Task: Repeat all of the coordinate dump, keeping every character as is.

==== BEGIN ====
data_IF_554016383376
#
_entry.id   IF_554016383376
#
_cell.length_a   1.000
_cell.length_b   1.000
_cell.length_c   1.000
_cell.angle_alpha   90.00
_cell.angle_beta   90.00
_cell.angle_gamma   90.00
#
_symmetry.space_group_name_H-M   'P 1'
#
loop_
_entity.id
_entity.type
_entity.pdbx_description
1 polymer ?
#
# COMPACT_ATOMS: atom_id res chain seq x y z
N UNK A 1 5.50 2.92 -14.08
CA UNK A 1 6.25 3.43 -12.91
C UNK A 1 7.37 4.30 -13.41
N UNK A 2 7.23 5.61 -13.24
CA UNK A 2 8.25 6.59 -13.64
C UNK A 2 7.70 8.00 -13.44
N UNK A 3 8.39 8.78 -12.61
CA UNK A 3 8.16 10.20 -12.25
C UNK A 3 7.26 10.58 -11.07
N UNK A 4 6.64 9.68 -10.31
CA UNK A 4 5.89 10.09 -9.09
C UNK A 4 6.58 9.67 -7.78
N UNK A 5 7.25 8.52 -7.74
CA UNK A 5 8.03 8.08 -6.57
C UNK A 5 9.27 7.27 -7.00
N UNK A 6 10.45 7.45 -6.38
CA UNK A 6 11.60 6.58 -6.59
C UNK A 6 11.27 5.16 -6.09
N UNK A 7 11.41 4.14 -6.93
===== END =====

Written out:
data_IF_554016383376
#
_entry.id   IF_554016383376
#
_cell.length_a   1.000
_cell.length_b   1.000
_cell.length_c   1.000
_cell.angle_alpha   90.00
_cell.angle_beta   90.00
_cell.angle_gamma   90.00
#
_symmetry.space_group_name_H-M   'P 1'
#
loop_
_entity.id
_entity.type
_entity.pdbx_description
1 polymer ?
#
# COMPACT_ATOMS: atom_id res chain seq x y z
N UNK A 1 5.50 2.92 -14.08
CA UNK A 1 6.25 3.43 -12.91
C UNK A 1 7.37 4.30 -13.41
N UNK A 2 7.23 5.61 -13.24
CA UNK A 2 8.25 6.59 -13.64
C UNK A 2 7.70 8.00 -13.44
N UNK A 3 8.39 8.78 -12.61
CA UNK A 3 8.16 10.20 -12.25
C UNK A 3 7.26 10.58 -11.07
N UNK A 4 6.64 9.68 -10.31
CA UNK A 4 5.89 10.09 -9.09
C UNK A 4 6.58 9.67 -7.78
N UNK A 5 7.25 8.52 -7.74
CA UNK A 5 8.03 8.08 -6.57
C UNK A 5 9.27 7.27 -7.00
N UNK A 6 10.45 7.45 -6.38
CA UNK A 6 11.60 6.58 -6.59
C UNK A 6 11.27 5.16 -6.09
N UNK A 7 11.41 4.14 -6.93